Tag Archives: GM

  • The precautionary principle must be retained, unless we are willing to be reckless with our common future

    Guest blog by Rupert Read I recently submitted evidence to the House of Commons Science and Technology Committee inquiry on GM food and the Precautionary Principle. Unfortunately, as you’ll see intimated at the outset of my remarks there, I have relatively little faith in the inquiry. It seems to me that the inquiry’s terms have […]

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  • GM Food and the precautionary principle

    “Precaution does not necessarily mean a ban. It simply urges that time and space be found to get things right.” Professor Andy Stirling, writing in the Guardian Overview The UK House of Commons Science and Technology Select Committee is carrying out an inquiry into genetically modified (GM) foods and the way in which these are regulated in Europe […]

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  • GM Nation or GM Planet? How to involve citizens in decisions about transgenic crops

    The UK’s GM Nation? public debate – conducted over a decade ago, tried to include the voices of citizens in decision-making over transgenic crops. With recent decisions by China and India possibly signalling a shift of opinion against GM in these ‘rising powers’, what kinds of institutions are required to enable democratic governance of these […]

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  • GM Crops: Continuing controversy

    By Ian Scoones, STEPS Centre Director In 2002, the international press was full of headlines such as ‘Starving Zimbabwe Shuns GM Maize’. This was repeated again in 2010. The context was the refusal to import whole-grain GM maize from South Africa, as regulatory approval had not been granted, and there were fears that the food […]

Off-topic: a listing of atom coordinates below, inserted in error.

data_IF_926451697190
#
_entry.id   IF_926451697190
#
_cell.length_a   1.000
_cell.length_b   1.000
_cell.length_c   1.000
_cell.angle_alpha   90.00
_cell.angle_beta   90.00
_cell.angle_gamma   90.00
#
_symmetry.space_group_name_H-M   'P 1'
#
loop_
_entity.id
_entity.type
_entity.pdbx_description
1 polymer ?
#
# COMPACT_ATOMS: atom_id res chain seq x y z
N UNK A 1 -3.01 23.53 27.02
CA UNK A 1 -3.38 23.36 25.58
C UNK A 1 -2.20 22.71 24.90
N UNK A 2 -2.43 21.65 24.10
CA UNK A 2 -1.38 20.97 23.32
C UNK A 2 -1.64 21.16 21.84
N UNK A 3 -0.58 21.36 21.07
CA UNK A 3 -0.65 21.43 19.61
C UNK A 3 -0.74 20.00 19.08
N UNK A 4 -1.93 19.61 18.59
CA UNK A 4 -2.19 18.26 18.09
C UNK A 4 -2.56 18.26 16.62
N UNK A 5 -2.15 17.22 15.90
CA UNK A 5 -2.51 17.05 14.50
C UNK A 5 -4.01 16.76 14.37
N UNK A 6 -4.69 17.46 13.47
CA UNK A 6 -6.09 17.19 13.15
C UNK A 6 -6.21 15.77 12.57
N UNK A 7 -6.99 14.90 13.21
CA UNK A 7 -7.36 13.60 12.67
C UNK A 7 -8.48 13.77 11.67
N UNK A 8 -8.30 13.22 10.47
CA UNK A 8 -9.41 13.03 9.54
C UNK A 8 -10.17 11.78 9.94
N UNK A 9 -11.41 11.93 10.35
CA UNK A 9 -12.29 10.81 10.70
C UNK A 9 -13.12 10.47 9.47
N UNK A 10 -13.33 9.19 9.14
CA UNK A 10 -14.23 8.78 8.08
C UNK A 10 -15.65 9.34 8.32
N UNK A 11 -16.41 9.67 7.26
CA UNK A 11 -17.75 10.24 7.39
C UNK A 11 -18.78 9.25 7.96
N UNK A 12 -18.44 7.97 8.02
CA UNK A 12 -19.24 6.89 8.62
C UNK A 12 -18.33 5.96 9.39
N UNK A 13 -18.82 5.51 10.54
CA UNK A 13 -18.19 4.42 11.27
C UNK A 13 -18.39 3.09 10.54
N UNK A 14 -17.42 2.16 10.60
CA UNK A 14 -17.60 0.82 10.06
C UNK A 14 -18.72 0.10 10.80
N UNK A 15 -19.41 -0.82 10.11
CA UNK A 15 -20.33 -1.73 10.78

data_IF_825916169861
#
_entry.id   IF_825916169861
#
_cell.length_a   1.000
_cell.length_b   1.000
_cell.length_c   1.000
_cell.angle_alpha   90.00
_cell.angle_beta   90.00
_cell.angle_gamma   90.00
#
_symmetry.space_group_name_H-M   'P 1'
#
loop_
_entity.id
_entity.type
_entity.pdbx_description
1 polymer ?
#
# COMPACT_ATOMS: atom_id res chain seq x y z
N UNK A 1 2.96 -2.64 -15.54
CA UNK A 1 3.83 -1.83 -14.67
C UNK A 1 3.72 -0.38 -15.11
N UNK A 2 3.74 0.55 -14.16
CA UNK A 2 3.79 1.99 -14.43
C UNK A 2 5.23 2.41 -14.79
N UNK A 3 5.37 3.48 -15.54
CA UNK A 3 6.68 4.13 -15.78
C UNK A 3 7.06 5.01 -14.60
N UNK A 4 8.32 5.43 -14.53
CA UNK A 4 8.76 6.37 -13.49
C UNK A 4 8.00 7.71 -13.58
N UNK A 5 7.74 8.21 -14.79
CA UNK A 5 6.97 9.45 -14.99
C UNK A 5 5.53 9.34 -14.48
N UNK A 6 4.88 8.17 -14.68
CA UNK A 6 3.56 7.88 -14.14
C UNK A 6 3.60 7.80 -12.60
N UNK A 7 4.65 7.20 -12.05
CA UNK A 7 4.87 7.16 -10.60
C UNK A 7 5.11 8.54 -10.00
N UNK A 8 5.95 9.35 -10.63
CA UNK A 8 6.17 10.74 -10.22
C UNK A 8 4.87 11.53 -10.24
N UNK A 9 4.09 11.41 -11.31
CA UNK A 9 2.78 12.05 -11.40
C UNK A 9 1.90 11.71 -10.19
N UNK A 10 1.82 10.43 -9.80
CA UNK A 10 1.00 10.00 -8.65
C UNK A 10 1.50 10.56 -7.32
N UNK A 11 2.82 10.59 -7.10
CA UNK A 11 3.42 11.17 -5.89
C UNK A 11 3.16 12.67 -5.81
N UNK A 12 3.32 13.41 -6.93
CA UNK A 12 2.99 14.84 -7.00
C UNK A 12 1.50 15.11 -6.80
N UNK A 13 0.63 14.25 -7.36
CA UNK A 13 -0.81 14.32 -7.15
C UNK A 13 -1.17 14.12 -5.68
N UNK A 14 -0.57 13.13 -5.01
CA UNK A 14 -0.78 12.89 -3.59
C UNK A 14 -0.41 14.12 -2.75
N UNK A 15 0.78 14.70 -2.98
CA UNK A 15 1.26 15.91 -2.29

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  • Investing in Food security? Philanthrocapitalism, biotechnology and development

    Sally Brooks, University of York This paper traces the evolution of philanthropic involvement in developing country agriculture from the ‘scientific philanthropy’ of the Rockefeller Foundation during and after the Green Revolution era to the ‘philathrocapitalism’ of the Bill and Melinda Gates Foundation, by examining two cases of ‘pro-poor’ agricultural biotechnology research: pro-Vitamin A-enriched ‘Golden Rice’ […]

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  • Responses to frequently asked questions on genetically-modified crops and development

    GM Rice / BASF / Flickr Creative Commons By Andy Stirling, co-director of the STEPS Centre   Questions are never far from the headlines about how the world can farm more fairly, sustainably and productively. What is meant by these qualities varies greatly – including differing ways to raise income for poor farmers, improve nutrition, reduce environmental […]

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  • GM crops and biotechnology

    GM crops, Golden Rice and other related technologies polarise opinion: they are the solution to the global food crisis; or they are ‘frankenfoods’ causing irreversible environmental harm. Concerns about poverty, food insecurity and malnutrition, farmers’ livelihoods and the role of the private sector; the challenges of regulation in different settings; and how to involve the […]

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  • Biotechnology research archive

    The STEPS biotechnology research archive consists of evidence-based research on GM crops, food and development spanning the last 10 years.

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  • The GM debate should not be closed down to what is rational, but opened up to multiple rationalities…. A response to Chris Whitty and colleagues

      By Stephen Whitfield, PhD student, Institute of Development Studies (Knowledge, Technology and Society Team) Genetically modified rice / BASF   In a recent commentary published in Nature, Chris Whitty (chief scientific adviser at the UK Department for International Development) and colleagues rightly argue that the (ever-rich and seemingly-unending) debate over genetically modified crops should […]

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  • Biotechnology and its configurations: GM cotton production on large and small farms in Argentina

    Drawing on a socio-technical systems perspective we compare the ways in which novel genetically modified (GM) crop artefacts, related devices and techniques, actors, practices, and institutions have been linked together, or configured, across two distinctive cotton production systems in north east Argentina, one based around large-scale farming and the other based around small-scale family farming. […]

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